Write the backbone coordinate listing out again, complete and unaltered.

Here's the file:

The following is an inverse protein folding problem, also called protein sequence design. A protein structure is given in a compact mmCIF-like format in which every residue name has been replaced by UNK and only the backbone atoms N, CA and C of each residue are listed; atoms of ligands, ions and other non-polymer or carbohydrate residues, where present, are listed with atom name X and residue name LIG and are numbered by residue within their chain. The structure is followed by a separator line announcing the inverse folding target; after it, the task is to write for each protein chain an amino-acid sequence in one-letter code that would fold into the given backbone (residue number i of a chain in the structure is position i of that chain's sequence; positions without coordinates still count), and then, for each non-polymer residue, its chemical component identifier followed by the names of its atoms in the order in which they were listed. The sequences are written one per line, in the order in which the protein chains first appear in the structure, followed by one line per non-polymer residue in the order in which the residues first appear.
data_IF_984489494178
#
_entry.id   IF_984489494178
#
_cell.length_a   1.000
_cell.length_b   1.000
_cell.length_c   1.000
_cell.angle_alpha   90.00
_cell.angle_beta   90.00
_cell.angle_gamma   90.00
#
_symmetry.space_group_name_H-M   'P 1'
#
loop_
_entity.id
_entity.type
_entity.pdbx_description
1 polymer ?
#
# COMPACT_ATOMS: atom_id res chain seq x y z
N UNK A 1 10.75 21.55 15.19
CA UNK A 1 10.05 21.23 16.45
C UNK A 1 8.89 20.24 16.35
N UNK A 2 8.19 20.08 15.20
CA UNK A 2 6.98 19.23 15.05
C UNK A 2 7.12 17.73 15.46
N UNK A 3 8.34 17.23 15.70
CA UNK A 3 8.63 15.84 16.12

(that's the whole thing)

The following is an inverse protein folding problem, also called protein sequence design. A protein structure is given in a compact mmCIF-like format in which every residue name has been replaced by UNK and only the backbone atoms N, CA and C of each residue are listed; atoms of ligands, ions and other non-polymer or carbohydrate residues, where present, are listed with atom name X and residue name LIG and are numbered by residue within their chain. The structure is followed by a separator line announcing the inverse folding target; after it, the task is to write for each protein chain an amino-acid sequence in one-letter code that would fold into the given backbone (residue number i of a chain in the structure is position i of that chain's sequence; positions without coordinates still count), and then, for each non-polymer residue, its chemical component identifier followed by the names of its atoms in the order in which they were listed. The sequences are written one per line, in the order in which the protein chains first appear in the structure, followed by one line per non-polymer residue in the order in which the residues first appear.
data_IF_984489494178
#
_entry.id   IF_984489494178
#
_cell.length_a   1.000
_cell.length_b   1.000
_cell.length_c   1.000
_cell.angle_alpha   90.00
_cell.angle_beta   90.00
_cell.angle_gamma   90.00
#
_symmetry.space_group_name_H-M   'P 1'
#
loop_
_entity.id
_entity.type
_entity.pdbx_description
1 polymer ?
#
# COMPACT_ATOMS: atom_id res chain seq x y z
N UNK A 1 10.75 21.55 15.19
CA UNK A 1 10.05 21.23 16.45
C UNK A 1 8.89 20.24 16.35
N UNK A 2 8.19 20.08 15.20
CA UNK A 2 6.98 19.23 15.05
C UNK A 2 7.12 17.73 15.46
N UNK A 3 8.34 17.23 15.70
CA UNK A 3 8.63 15.84 16.12